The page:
ASK CHARLES | Is buying a “power of sale” property a good way to get a deal on a home?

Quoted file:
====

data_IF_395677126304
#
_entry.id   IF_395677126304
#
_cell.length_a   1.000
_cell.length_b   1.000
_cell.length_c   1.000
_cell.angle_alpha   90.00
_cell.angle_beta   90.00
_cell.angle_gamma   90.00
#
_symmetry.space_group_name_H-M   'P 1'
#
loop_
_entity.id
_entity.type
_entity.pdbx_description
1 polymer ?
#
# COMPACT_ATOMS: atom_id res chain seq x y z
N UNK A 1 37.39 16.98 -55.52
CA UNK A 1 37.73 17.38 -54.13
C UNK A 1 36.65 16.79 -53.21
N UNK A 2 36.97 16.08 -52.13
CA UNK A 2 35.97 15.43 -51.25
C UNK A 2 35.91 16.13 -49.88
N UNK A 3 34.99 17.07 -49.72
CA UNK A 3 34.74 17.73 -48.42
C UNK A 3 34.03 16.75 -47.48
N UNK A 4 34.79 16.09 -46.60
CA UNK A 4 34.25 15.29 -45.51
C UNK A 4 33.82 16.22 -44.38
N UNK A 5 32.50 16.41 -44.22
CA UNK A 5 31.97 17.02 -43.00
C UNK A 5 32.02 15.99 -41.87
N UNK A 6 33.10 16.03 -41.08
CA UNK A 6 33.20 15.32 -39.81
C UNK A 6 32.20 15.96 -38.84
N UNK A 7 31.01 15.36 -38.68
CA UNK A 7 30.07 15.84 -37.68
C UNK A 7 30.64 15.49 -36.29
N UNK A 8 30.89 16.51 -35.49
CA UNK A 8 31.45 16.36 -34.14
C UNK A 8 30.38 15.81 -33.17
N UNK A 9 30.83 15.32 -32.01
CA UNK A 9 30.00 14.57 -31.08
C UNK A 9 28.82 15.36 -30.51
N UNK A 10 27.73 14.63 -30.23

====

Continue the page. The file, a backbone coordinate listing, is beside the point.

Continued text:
What is a “power of sale”? If a homeowner doesn't pay their mortgage, the bank sells the house to recover funds owed to them. It's a common misunderstanding that power of sale homes are sold at “quick sale” discounts. But, the reality is that the lender must take reasonable action to achieve fair market value for the property. It can still be a good idea to purchase a power of sale, but there are a few things to consider when doing so. First off, the property is usually sold “as-is, where is.” This means the lender will not disclose hidden defects in the home. You can usually ask the seller detailed questions about the condition of the property, and you may also request that they repair certain issues as part of the deal. However this is much less likely to happen with a power of sale, repairs are often the buyers responsibility. When purchasing a power of sale home, a thorough inspection of the property is highly recommended. A home inspector, contractor, environmental consultant or structural engineer can identify underlying problems with the home’s major systems, like heating and cooling, electrical, plumbing, foundation, and so on. In addition, when you make an offer on the property, you can make it conditional on your satisfaction with the results of the inspection. If the inspection uncovers a major issue, the clause may allow you to walk away from the deal.The second issue involves the legal aspects of buying a power of sale home. When tenants or owners are still occupying the property, that can be cause for additional challenges as it is often hard to get tenants/occupants to vacate the property. A real estate lawyer will provide you with guidance on how to proceed. A legal review of the documentation from the bank is a good idea, since the documents can be very long and difficult to interpret.The third thing to pay attention to involves timelines. The bank has procedures they must follow when they’re considering property offers, and their team typically only handles offers during business hours. As a result, the offer process may take longer than normal.Finally, banks may include a “right of redemption clause” that lets them terminate the deal if the original owner pays up on their mortgage before the transaction closes. This rarely happens, but it’s a good idea to find out if they will include the clause in the Agreement of Purchase and Sale. There are many things to pay attention to when buying a power of sale home, but it may still be a positive experience. Understanding potential issues, and hiring the proper experts will be extremely helpful. If you have a question for Charles about the home buying or selling process, please email email@example.com